In the run up to Easter, Ellon Cinema screened three films this month, something for all the family and all attracting the crowds.
Vicki Morgan reviewed the films.
Tinkerbell and The Pirate Fairy
Disney has made another cracker of a Tinkerbell film, taking the audience briefly back to the familiar Pixie Hollow before they are whisked away for a high seas, pirate adventure.
Both my daughter Molly and I loved this film. There were lots of mention of characters and events from previous films, so being avid Tinkerbell fans helped us enjoy the little snippets of fairies and gizmos we had seen before. Molly liked seeing Tinkerbell’s sister Periwinkle play a part in the opening Pixie Games ceremony as she flew across the ice and make pretty snowflakes. As an old romantic I was pleased to see Queen Clarion and Lord Milori were still together and hadn’t had another break-up! The effects and animation were top-notch, something we’ve come to expect from
More hints of the link with Peter Pan were made, the second star to the right being the target location for the ship and of course we see a young Mr. Hook in James the nasty turn-coat pirate. I liked the way the film explained the origins of the ticking crocodile in the original Peter Pan story, a lovely touch and my daughter “got it” too as she shouted with excitement at the very end as she saw James being chased by the reptile across the sea - “That’s Captain Hook!!!!”.
Molly gave it 1 million out of 10, I’ll give it an 8/10. Yaaaaar!
The Lego Movie
This film takes us into the world of Lego, where we meet an ordinary, live-by-the-rules Legoman called Emmet who is deemed to be “The Special One” by an ancient prophesy and has the task of saving all of Lego world from the evil Lord Business. The animation of this was brilliant, everything was made of Lego and you could recognise the pieces they used from your own Lego-playing days (which for many of us hasn’t ended yet!). I’m still not sure whether they actually used Lego pieces or computer generated images for this film and to be honest I don’t care as it looked real enough to me. All the Lego sets of past and present star in this film, from Vikings, Star-Wars and Pirates to the what now seems crudely designed 1980s Lego Spaceman. There were jokes for young and old, the children in the audiences certainly enjoyed themselves and you could hear lots of laughter from the grown-ups too. My only criticism would be that Morgan Freeman’s voice was difficult to understand, which was a shame.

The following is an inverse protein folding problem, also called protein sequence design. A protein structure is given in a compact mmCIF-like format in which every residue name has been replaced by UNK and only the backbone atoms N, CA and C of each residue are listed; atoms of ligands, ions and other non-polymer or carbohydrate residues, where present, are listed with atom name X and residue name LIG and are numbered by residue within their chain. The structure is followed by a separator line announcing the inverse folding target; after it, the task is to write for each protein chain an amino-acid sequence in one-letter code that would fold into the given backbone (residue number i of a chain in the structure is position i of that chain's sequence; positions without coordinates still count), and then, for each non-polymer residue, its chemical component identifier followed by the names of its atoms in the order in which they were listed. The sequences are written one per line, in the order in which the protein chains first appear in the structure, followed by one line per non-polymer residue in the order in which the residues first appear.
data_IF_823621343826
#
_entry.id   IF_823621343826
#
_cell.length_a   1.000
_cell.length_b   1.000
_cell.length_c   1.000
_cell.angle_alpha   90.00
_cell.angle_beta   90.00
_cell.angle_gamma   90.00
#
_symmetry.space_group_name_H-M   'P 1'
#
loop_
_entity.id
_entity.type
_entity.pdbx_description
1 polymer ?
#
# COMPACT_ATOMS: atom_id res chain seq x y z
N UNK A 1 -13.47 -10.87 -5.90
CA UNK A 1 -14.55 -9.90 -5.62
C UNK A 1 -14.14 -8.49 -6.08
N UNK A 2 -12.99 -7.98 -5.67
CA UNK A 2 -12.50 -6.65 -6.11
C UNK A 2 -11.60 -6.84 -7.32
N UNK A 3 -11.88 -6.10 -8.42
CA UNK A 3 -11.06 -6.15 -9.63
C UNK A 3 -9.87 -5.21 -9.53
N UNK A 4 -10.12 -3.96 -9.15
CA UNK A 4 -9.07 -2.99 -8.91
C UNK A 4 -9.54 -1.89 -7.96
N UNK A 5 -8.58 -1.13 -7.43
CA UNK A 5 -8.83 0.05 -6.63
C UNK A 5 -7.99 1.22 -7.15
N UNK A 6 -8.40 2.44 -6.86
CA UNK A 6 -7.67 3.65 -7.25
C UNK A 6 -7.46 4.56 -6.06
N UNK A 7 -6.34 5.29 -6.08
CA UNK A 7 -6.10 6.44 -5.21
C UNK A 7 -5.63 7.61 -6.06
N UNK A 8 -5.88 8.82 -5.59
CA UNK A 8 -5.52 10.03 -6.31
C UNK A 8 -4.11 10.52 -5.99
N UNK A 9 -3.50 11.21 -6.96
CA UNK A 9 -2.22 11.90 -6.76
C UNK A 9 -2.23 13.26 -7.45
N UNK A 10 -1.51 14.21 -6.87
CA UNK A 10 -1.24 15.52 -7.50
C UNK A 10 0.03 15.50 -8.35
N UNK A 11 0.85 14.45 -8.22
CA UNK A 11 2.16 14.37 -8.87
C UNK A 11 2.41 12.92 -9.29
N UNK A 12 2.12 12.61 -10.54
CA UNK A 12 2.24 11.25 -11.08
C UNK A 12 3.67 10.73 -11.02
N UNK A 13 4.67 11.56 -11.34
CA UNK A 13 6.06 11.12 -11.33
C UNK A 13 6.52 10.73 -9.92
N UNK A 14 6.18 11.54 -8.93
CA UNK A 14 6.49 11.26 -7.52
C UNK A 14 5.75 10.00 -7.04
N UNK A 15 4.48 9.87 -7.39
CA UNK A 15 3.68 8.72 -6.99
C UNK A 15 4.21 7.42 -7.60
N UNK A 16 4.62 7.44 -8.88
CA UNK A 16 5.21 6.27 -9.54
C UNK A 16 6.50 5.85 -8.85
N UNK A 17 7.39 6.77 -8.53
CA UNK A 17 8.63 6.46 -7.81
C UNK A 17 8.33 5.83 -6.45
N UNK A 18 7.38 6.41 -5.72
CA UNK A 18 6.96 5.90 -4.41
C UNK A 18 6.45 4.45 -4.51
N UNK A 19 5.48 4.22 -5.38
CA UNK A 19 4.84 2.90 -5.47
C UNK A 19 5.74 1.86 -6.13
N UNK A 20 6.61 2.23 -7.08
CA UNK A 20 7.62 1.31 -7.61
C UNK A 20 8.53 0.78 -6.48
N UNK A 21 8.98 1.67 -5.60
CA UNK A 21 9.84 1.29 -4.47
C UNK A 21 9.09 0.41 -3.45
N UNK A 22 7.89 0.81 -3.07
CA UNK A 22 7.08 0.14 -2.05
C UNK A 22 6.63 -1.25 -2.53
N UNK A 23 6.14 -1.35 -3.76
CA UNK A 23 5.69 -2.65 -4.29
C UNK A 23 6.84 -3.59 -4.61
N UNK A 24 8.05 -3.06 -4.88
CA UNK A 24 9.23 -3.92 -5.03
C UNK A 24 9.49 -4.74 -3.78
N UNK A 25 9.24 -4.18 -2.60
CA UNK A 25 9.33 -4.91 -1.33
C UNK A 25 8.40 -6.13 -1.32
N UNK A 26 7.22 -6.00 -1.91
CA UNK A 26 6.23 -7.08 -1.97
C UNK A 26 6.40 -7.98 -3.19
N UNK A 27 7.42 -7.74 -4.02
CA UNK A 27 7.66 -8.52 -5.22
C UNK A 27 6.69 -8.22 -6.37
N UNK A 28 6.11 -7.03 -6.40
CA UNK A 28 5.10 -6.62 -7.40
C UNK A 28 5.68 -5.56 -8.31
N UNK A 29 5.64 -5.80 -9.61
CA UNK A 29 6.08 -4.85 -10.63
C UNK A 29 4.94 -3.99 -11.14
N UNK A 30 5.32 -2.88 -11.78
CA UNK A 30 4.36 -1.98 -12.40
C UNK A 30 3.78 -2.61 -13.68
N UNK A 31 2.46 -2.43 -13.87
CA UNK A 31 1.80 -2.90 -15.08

Brilliant family-entertaining film with an important message to send, go and play with your Lego!
Everything was awesome 8/10
The Monument Men
Forget the Nazis, Clooney has done a grand job of rewriting history himself with this appalling film, and it has made me cross. Very cross in fact because WW2 is a real if not distant memory now for just a few, surviving minority. The rest of us, who, thank God, didn’t go through it, have to rely on books and what we are told by our grandparents. Our children will probably rely even more on documentaries and films in the future and if this excuse of a film, advertised as based on a true story will still be around when my kids are old enough to want to know a bit about Hitler’s hidden art then they may as well go and read a bit of Dan Brown to learn about the family tree of Jesus.
Clooney just doesn’t seem to have got the story or how to portray it. One moment there’s jolly, rousing marching music which would get even Pike and Mr Mainwaring stomping down the street and then the next we get the evil, nasty music when the Nazis get on the scene (boo hiss). It was all wrong and I think in bad taste. We are all aware of at least some of the war time atrocities performed by the Nazis on the Jews, most of us have seen the piles of spectacles, shoes and gold teeth of murdered Jewish prisoners in films such as Schindler’s List, however, every time something like this was incorporated into this film, it just felt like a corny cliché. Even the times when the Nazis made an appearance I expected a French police officer to jump out from the background and say “Good Moaning” and ask where the Fallen Madonna (with the big you know whats) was hiding.
If I try to think of any positives of this film it would be the performances of Cate Blanchett and Matt Damon who shone out with their decent acting and gave the otherwise disappointing film some depth and interest. I suppose it brings to attention the enormity of the art stolen by Hitler and begs the question what would have happened to it if it hadn’t been found in time or indeed if the Nazis had won the war. Time and again in the film the question was asked is art worth dying for, would we be worse off if the Mona Lisa had never been painted or if (in the case of this film) the Madonna of Bruges had been destroyed? I can’t answer that, I do like art in it’s many forms and enjoy looking at things that stir emotion and make you think. If you do too then don’t bother going to see this film.
I’d rather watch a feature-length Dad’s Army 4/10